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Dr. Ray Pritchard Christian Blog and Commentary

Dr. Ray Pritchard

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Dr. Ray Pritchard is the president of Keep Believing Ministries, in Internet-based ministry serving Christians in 225 countries. He is the author of 29 books, including Stealth Attack, Fire and Rain, Credo, The ABCs of Christmas, The Healing Power of Forgiveness, An Anchor for the Soul and Why Did This Happen to Me? Ray and Marlene, his wife of 39 years, have three sons-Josh, Mark and Nick, two daughters-in-law--Leah and Vanessa, and four grandchildren grandsons: Knox, Eli, Penny and Violet. His hobbies include biking, surfing the Internet, and anything related to the Civil War.

What do you do when you’ve prayed to God and you don’t like the answer you’ve received?

*You applied for the college of your dreams, but they said no.
*You interviewed for a new job, but they found someone more qualified.
*You asked God for healing, but the doctor says the chemo didn’t work.
*You prayed and prayed to find a husband, and after all these years he has not yet found you.
*You asked her to marry you, and she said no.
*You sunk your life savings into a new business only to see it fail within a year.
*You moved across the country to take a new job, but it didn’t work out, and now you are unemployed—again.
*You never intended to end up divorced, but here you are.
*You planned on having more children, but it isn’t happening for some reason.
*You volunteered to serve on the worship team. They said they’d get back to you. Evidently they lost your number.

We’ve all been there, most of us many times because that’s the way life is. You have your dreams, you make your plans, you sincerely seek to do God’s will, you pray to the Lord, and when the answer comes, it’s not what you wanted. What do you do then? We don’t talk about this very often but we should.

Your plan and God's plan are rarely the same.

Live long enough and you’ll discover that God’s plan and yours often are not the same. We all know that we should pray “Your will be done,” and most of us do, but it still jolts the spirit when we discover that God has a completely different plan in mind.

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I’ve never met Jerry Seinfeld.
But he gave me a good idea nonetheless.

It happened like this. A little over a year ago I heard a radio interview with a comedian who said that when he was just starting out, he met Jerry Seinfeld backstage one day and asked him how to make it as a comedian.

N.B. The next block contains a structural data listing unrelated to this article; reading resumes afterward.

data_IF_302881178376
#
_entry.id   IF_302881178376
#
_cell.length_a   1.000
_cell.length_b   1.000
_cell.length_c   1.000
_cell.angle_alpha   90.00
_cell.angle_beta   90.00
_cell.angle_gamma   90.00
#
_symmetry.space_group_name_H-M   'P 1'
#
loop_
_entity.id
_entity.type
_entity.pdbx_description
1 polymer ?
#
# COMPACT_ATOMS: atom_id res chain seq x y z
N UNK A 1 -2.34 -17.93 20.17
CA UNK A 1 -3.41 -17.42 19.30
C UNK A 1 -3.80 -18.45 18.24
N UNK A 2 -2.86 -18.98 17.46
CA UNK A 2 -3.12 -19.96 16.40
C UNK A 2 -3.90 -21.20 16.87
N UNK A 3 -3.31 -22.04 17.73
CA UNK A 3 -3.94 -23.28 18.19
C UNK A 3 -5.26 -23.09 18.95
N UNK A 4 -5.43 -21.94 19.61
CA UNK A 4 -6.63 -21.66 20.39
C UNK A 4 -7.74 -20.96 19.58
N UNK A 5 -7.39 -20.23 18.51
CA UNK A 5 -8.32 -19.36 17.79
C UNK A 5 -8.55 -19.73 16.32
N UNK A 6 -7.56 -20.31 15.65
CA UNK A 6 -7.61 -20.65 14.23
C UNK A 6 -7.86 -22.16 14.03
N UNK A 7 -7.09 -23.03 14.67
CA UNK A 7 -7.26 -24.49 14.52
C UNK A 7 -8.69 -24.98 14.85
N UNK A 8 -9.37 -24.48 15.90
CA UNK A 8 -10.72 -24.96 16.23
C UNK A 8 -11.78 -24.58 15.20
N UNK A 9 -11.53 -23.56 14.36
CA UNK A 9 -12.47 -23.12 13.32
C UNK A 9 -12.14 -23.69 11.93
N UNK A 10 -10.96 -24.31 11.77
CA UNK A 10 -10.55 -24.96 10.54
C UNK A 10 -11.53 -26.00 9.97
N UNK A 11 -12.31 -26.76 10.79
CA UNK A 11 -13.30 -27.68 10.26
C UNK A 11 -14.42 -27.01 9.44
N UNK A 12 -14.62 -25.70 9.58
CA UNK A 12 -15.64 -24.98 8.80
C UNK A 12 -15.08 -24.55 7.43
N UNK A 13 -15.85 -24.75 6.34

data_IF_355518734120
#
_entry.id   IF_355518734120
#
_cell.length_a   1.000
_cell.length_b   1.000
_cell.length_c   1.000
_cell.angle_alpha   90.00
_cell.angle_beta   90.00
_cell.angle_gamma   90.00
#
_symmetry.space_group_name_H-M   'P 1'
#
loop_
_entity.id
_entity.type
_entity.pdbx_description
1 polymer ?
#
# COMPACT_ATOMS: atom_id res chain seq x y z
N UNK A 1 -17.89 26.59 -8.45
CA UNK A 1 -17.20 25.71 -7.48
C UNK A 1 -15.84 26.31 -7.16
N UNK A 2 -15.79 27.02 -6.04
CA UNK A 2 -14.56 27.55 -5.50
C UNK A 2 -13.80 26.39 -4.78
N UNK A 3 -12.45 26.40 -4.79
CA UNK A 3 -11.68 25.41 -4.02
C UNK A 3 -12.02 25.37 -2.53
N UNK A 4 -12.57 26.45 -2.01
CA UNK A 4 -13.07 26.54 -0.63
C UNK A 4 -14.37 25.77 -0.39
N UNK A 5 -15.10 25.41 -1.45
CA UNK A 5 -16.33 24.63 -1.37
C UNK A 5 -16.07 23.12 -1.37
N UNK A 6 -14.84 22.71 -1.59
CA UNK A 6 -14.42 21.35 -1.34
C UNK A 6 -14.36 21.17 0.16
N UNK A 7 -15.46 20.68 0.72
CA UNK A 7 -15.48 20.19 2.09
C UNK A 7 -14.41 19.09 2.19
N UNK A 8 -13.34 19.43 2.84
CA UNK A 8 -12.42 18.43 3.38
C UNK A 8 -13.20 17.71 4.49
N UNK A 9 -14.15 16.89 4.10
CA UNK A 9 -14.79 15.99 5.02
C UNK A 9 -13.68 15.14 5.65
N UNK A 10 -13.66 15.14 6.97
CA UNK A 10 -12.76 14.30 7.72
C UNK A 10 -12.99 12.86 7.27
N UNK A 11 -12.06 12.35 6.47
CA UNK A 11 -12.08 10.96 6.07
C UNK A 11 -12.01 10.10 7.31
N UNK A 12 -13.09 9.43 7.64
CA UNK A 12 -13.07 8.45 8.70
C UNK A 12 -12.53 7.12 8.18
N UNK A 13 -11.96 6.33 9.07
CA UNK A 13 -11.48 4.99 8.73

“Write better jokes,” he told him.

Good advice, but how do you do that? Jerry Seinfeld said that he wrote a new joke every day. Some days he wrote just one, some days more than one, but he never let a day go by without writing at least one new joke. Keep writing new jokes and soon you’ll write better jokes. It turned out that Jerry Seinfeld has some kind of calendar that he marks each day that he writes a joke. Keep at it and soon you’ve got a chain going.

“Don’t break the chain,” Jerry Seinfeld said. Then he repeated it for emphasis. The young comedian said he took the advice to heart and it worked for him.

When I heard that story, the refrain, “Don’t break the chain” kept rolling in my mind. So I decided to see if there was an app that would help me keep track of certain things I wanted to do each day. Turns out there are quite a few apps that do that. I downloaded one called and started using it. I decided to track four things on a daily basis: my diet, my weight, my quiet time, and my writing. Three days ago I was pleased to see this screen come up:


I’m certain there has never been a time in my life when I have had a quiet time 365 days in a row. To be sure, this doesn’t somehow gain merit with God. After all, it’s all grace all the time. But I want to take seriously the command to “discipline yourself for the purpose of godliness” (1 Timothy 4:7). This little app has helped me be more consistent in some areas that are important to me.

Jerry Seinfeld was right.
Don’t break the chain.
That thought has helped me in the last year. Maybe it will help you too.

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The call came at about 10:30 P.M. Someone had died. Would I please call the family? Before I could pick up the phone, the mother called me. Her son had taken drugs and had died earlier that evening. As I got dressed to go to the home, I wondered what I would say. When I arrived everyone was milling around in a state of confusion. At length, the mother took me aside and through her tears asked me the question I had known was coming. Why? Why did God let this happen to my son?It was not the first time I have had no satisfactory answer to that question, and it won't be the last. When you look at the questions of life and death, and when you consider the problems of this death-sentenced generation, even the most fervent believer looks up to the heavens and cries out, Why? Why me? Why now? Why this?Why? The question rings across the centuries and through every generation. All of us ask it sooner or later. If you haven't yet, you will. It's a question that does not admit of an easy answer. Indeed, the godliest believers have sometimes wondered about the ways of God. And if Job never got a complete answer, what can I expect? As I read the Bible, I don't think there is one single answer.

We get one kind of answer in the book of Genesis, another kind of answer in Job, and still other answers in the book of Psalms. Ecclesiastes takes yet another approach, and the gospels present us with a Christ whose very coming alters the way we think about everything. Finally, the book of Revelation shows us our Lord’s final victory and the final defeat of evil. I don’t mean to suggest that these various perspectives contradict each other. It’s just that the problem of human suffering is so vast that we need many different ways to think about it.That’s where the book of Habakkuk comes in. In this series we’re going to dig deep into this little book written just before the world caved in for the people of Judah. If you don’t know where to find Habakkuk, look in the Minor Prophets of the Old Testament. Or just look in the “white pages” of your Bible. Habakkuk is squeezed between Nahum and Zephaniah, two other books we rarely read.